The U.S. Department of Health and Human (HHS) services has released of new, privacy-protected data on services and procedures provided to Medicare beneficiaries by physicians and other health care professionals. The new data—which includes payment and submitted charges, or bills, for those services and procedures by provider—provides consumers with more information on how physicians and other health care professionals practice medicine, according to HHS Secretary Kathleen Sebelius. “This data will help fill that gap by offering insight into the Medicare portion of a physician’s practice,” she said. “The data released today afford researchers, policymakers and the public a new window into health care spending and physician practice patterns.” The release includes information for more than 880,000 distinct health care providers who collectively received $77 billion in Medicare payments in 2012, under the Medicare Part B Fee-For-Service program. Read more on access to care.
HUD Grants $1.6B to Support 7,100 Local Homeless Housing and Service Programs
The U.S. Department of Housing and Urban Development (HUD) has announced approximately $1.6 billion in grants to continue support for 7,100 local homeless housing and service programs in all 50 states, as well as Puerto Rico, Guam and the U.S. Virgin Islands. The grants, which come through HUD’s Continuum of Care Program, support programs such as street outreach; client assessment; and direct housing assistance to individuals and families with children who are experiencing homelessness. "Whether it's helping to rapidly re-house families with young children or finding a permanent home for an individual with serious health conditions, HUD is working with our local partners to end homelessness as we know it," said HUD Secretary Shaun Donovan. Read more on housing.
Study: Concussion Symptoms May Be Worse For Girls than for Boys
Concussions may have a more severe and longer-lasting effect for girls than they do for boys, according to new research. Shayne Fehr, MD, a pediatrician at Children's Hospital of Wisconsin, tracked 549 patients who sought treatment at a pediatric concussion clinic, finding that girls on average reported more severe symptoms than boys and needed an additional 22 days to recover (56 days for girls, compared to 34 for boys). Approximately 76 percent of the injuries were sports related and the top five reported symptoms were headache, trouble concentrating, sensitivity to light, sensitivity to sound and dizziness. More research is needed to determine the cause of the disparity. Read more on injury prevention.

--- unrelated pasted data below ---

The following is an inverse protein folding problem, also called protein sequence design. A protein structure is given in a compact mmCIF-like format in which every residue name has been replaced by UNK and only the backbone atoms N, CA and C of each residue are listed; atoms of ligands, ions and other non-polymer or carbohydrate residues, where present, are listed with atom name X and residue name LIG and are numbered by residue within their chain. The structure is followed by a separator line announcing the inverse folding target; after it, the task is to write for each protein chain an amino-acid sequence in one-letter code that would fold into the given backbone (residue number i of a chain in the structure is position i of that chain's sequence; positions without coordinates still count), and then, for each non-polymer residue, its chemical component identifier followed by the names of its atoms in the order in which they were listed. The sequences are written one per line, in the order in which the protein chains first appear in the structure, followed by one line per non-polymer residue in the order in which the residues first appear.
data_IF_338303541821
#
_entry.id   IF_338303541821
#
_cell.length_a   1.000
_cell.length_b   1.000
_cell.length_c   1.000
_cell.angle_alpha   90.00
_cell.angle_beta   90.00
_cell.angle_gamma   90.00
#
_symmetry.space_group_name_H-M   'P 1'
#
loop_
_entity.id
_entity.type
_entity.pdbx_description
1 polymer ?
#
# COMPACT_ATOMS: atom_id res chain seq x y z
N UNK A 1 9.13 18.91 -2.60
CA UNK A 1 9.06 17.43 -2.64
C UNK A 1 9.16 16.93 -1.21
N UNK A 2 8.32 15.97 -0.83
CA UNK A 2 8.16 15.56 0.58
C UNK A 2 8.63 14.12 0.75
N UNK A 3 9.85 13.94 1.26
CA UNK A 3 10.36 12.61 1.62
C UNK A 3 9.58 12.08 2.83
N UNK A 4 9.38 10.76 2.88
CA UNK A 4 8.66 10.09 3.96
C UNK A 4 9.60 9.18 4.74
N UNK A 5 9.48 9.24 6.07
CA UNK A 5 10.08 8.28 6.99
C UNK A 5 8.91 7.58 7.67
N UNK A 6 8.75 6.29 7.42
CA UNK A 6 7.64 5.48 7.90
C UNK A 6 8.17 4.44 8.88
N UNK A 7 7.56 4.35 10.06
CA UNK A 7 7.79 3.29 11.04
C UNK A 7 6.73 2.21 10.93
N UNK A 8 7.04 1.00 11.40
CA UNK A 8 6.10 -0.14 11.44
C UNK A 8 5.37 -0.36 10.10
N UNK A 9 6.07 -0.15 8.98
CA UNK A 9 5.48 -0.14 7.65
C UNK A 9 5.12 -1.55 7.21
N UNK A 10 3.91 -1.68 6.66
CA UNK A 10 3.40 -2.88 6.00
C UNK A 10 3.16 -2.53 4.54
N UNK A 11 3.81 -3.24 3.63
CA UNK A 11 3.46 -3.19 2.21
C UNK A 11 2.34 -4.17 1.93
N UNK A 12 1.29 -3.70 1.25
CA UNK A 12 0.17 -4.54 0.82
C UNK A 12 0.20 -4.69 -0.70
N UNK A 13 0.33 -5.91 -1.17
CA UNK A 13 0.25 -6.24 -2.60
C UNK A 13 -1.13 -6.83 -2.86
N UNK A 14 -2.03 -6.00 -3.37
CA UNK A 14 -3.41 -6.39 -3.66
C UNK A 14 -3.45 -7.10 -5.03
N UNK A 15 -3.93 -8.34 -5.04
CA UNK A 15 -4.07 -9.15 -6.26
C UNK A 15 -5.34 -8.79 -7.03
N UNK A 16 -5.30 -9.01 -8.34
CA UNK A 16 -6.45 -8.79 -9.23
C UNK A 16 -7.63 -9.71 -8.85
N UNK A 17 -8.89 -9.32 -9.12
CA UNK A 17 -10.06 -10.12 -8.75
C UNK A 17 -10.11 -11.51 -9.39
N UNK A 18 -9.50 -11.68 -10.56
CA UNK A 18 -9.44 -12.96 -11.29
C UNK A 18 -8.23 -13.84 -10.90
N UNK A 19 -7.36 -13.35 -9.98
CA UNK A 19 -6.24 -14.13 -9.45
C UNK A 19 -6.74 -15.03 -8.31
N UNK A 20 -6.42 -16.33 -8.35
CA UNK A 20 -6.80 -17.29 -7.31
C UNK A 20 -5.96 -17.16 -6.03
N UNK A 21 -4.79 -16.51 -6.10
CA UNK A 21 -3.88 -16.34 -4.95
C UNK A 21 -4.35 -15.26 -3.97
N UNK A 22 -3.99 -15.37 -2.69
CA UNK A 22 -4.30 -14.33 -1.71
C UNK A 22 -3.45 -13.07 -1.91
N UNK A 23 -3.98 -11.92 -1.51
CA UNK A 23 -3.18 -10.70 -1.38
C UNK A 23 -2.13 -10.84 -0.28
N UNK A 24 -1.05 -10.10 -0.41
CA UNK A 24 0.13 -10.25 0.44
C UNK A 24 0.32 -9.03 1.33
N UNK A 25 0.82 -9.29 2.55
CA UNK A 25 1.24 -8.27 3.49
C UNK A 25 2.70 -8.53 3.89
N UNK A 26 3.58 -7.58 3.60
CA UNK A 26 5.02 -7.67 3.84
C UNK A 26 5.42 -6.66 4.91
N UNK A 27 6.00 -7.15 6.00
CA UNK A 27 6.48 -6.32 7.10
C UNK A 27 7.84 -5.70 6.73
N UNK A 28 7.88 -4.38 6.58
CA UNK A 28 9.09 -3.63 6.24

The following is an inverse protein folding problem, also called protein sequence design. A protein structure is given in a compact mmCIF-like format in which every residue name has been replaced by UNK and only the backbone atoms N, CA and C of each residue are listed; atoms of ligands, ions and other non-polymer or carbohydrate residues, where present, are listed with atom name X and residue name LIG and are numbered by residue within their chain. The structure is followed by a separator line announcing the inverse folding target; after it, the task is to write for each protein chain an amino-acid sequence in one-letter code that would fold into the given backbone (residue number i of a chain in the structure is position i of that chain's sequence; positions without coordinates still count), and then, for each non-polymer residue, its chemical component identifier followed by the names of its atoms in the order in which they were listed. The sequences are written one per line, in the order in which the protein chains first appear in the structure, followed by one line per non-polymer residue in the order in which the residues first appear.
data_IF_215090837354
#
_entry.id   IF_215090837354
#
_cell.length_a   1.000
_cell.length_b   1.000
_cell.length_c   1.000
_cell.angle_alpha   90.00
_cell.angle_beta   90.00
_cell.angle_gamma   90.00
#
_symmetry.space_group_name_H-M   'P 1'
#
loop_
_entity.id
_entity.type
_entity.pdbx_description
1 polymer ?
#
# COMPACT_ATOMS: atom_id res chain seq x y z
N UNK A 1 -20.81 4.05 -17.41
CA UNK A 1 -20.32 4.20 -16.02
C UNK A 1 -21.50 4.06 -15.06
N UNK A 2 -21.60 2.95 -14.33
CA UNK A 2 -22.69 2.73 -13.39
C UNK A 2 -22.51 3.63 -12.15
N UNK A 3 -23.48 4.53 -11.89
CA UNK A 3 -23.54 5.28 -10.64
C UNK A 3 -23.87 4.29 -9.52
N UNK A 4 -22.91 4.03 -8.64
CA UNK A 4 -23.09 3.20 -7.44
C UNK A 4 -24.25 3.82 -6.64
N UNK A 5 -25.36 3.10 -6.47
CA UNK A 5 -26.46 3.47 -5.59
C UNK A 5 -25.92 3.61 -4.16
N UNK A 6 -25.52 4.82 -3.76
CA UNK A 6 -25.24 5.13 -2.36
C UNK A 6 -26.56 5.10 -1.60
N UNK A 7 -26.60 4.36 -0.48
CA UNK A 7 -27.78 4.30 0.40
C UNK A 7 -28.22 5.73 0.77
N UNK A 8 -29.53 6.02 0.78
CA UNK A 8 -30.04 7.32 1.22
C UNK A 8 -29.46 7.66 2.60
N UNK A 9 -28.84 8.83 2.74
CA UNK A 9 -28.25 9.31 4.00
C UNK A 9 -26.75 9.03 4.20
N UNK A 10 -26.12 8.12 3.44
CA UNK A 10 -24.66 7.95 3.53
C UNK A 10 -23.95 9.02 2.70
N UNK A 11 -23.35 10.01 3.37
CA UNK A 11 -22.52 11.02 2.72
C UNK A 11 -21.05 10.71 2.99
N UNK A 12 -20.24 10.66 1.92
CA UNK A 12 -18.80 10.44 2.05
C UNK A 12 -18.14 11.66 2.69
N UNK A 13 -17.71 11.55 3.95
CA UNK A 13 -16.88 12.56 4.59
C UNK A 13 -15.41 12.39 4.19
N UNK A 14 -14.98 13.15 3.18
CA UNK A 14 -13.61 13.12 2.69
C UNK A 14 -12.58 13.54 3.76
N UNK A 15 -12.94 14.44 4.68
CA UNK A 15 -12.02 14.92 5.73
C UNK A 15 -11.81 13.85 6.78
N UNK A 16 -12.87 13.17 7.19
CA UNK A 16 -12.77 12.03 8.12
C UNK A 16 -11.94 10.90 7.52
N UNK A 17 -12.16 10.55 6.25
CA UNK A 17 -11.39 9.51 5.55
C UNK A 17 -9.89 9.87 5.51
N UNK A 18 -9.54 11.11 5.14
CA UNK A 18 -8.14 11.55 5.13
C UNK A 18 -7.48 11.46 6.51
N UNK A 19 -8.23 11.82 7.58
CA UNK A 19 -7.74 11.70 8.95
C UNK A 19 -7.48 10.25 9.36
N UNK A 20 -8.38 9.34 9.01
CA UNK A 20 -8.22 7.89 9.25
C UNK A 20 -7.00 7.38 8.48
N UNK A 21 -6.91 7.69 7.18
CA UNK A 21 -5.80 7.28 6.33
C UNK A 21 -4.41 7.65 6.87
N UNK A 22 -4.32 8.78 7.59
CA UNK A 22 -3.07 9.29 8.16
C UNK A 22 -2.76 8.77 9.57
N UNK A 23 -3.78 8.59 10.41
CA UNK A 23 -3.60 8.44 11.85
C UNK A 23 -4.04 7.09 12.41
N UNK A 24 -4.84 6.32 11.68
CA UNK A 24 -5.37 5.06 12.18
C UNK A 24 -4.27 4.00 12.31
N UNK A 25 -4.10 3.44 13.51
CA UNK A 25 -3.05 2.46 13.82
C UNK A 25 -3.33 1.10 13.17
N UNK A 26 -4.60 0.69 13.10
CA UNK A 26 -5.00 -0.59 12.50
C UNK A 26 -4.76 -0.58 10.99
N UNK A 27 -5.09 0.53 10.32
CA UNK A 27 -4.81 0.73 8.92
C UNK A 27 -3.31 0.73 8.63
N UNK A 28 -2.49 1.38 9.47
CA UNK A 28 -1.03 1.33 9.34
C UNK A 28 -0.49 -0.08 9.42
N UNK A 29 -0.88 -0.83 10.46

A Hospital Helps Revitalize the Community Outside Its Walls: Q&A with George Kleb and Christine Madigan
Over the last few months, NewPublicHealth has reported on initiatives of the participating members of Stakeholder Health, formerly known as the Health Systems Learning Group. Stakeholder Health is a learning collaborative made up of more than 40 organizations, including 36 non-profit health systems that share innovative practices aimed at improving health and economic viability of communities.
>>Read more on the Stakeholder Health effort to leverage health care systems to improve community health.
One Stakeholder Health member is the Bon Secours Baltimore Health System in Maryland, whose Community Works initiative helps improve the lives of the people in one of the poorest neighborhoods in the city. Bon Secours Baltimore is part of a national health system founded by the Sisters of the Order of Bon Secours.
Bon Secours engaged the community before embarking on projects and have created programs aimed at improving the community’s health through services that include the hospital, community clinics and visiting nurse programs, as well as housing, GED and financial literacy programs and revitalization programs.
The ambitious housing program will ultimately provide more than 1,000 units of affordable housing in the streets just around the hospital.
Bon Secours’ partner in its housing program is Enterprise Community Partners Inc., which builds affordable housing throughout the United States. NewPublicHealth recently visited the Bon Secours housing and services sites in Baltimore and spoke with George Kleb, executive director Bon Secours Health System, and Christine Madigan, senior vice president of development at Enterprise Homes.
NewPublicHealth: When did the housing program begin?